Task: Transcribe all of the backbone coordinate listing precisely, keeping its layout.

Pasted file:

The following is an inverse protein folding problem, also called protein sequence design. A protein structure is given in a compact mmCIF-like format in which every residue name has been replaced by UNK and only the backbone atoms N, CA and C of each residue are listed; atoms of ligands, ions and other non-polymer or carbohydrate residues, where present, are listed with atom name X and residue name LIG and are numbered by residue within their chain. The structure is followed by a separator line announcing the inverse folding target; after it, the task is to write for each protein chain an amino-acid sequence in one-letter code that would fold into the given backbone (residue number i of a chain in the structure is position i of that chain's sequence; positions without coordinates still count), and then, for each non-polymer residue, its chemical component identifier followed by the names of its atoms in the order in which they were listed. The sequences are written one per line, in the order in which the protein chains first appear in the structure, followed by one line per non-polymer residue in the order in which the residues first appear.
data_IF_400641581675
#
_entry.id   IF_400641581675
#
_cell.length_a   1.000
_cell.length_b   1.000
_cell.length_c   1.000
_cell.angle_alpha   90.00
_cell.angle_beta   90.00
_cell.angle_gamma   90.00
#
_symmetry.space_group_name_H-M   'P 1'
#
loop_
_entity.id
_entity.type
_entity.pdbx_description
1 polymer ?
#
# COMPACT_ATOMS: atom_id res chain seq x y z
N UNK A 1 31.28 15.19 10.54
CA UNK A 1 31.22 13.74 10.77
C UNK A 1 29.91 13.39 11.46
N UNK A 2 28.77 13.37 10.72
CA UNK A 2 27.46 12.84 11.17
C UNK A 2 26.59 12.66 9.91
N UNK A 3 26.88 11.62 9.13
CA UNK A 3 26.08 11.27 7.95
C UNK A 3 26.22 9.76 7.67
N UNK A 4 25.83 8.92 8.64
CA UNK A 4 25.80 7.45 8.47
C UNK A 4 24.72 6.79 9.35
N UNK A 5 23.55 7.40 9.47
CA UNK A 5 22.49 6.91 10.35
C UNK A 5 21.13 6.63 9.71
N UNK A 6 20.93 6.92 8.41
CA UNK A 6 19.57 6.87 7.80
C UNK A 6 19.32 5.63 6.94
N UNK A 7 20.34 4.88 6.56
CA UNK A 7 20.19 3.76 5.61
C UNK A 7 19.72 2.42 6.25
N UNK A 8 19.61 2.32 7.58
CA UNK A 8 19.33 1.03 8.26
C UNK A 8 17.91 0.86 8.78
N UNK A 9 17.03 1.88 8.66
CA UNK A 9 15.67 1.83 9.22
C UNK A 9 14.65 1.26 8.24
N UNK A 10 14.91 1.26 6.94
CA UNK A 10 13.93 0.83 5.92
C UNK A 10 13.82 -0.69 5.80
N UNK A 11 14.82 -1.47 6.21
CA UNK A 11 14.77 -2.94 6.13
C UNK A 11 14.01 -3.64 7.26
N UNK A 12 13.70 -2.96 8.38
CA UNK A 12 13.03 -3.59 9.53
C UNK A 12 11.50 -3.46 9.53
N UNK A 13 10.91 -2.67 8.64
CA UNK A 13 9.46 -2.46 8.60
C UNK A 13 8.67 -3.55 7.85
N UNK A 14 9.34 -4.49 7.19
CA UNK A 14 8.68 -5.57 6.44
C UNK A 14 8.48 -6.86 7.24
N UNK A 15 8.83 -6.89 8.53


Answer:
The following is an inverse protein folding problem, also called protein sequence design. A protein structure is given in a compact mmCIF-like format in which every residue name has been replaced by UNK and only the backbone atoms N, CA and C of each residue are listed; atoms of ligands, ions and other non-polymer or carbohydrate residues, where present, are listed with atom name X and residue name LIG and are numbered by residue within their chain. The structure is followed by a separator line announcing the inverse folding target; after it, the task is to write for each protein chain an amino-acid sequence in one-letter code that would fold into the given backbone (residue number i of a chain in the structure is position i of that chain's sequence; positions without coordinates still count), and then, for each non-polymer residue, its chemical component identifier followed by the names of its atoms in the order in which they were listed. The sequences are written one per line, in the order in which the protein chains first appear in the structure, followed by one line per non-polymer residue in the order in which the residues first appear.
data_IF_400641581675
#
_entry.id   IF_400641581675
#
_cell.length_a   1.000
_cell.length_b   1.000
_cell.length_c   1.000
_cell.angle_alpha   90.00
_cell.angle_beta   90.00
_cell.angle_gamma   90.00
#
_symmetry.space_group_name_H-M   'P 1'
#
loop_
_entity.id
_entity.type
_entity.pdbx_description
1 polymer ?
#
# COMPACT_ATOMS: atom_id res chain seq x y z
N UNK A 1 31.28 15.19 10.54
CA UNK A 1 31.22 13.74 10.77
C UNK A 1 29.91 13.39 11.46
N UNK A 2 28.77 13.37 10.72
CA UNK A 2 27.46 12.84 11.17
C UNK A 2 26.59 12.66 9.91
N UNK A 3 26.88 11.62 9.13
CA UNK A 3 26.08 11.27 7.95
C UNK A 3 26.22 9.76 7.67
N UNK A 4 25.83 8.92 8.64
CA UNK A 4 25.80 7.45 8.47
C UNK A 4 24.72 6.79 9.35
N UNK A 5 23.55 7.40 9.47
CA UNK A 5 22.49 6.91 10.35
C UNK A 5 21.13 6.63 9.71
N UNK A 6 20.93 6.92 8.41
CA UNK A 6 19.57 6.87 7.80
C UNK A 6 19.32 5.63 6.94
N UNK A 7 20.34 4.88 6.56
CA UNK A 7 20.19 3.76 5.61
C UNK A 7 19.72 2.42 6.25
N UNK A 8 19.61 2.32 7.58
CA UNK A 8 19.33 1.03 8.26
C UNK A 8 17.91 0.86 8.78
N UNK A 9 17.03 1.88 8.66
CA UNK A 9 15.67 1.83 9.22
C UNK A 9 14.65 1.26 8.24
N UNK A 10 14.91 1.26 6.94
CA UNK A 10 13.93 0.83 5.92
C UNK A 10 13.82 -0.69 5.80
N UNK A 11 14.82 -1.47 6.21
CA UNK A 11 14.77 -2.94 6.13
C UNK A 11 14.01 -3.64 7.26
N UNK A 12 13.70 -2.96 8.38
CA UNK A 12 13.03 -3.59 9.53
C UNK A 12 11.50 -3.46 9.53
N UNK A 13 10.91 -2.67 8.64
CA UNK A 13 9.46 -2.46 8.60
C UNK A 13 8.67 -3.55 7.85
N UNK A 14 9.34 -4.49 7.19
CA UNK A 14 8.68 -5.57 6.44
C UNK A 14 8.48 -6.86 7.24
N UNK A 15 8.83 -6.89 8.53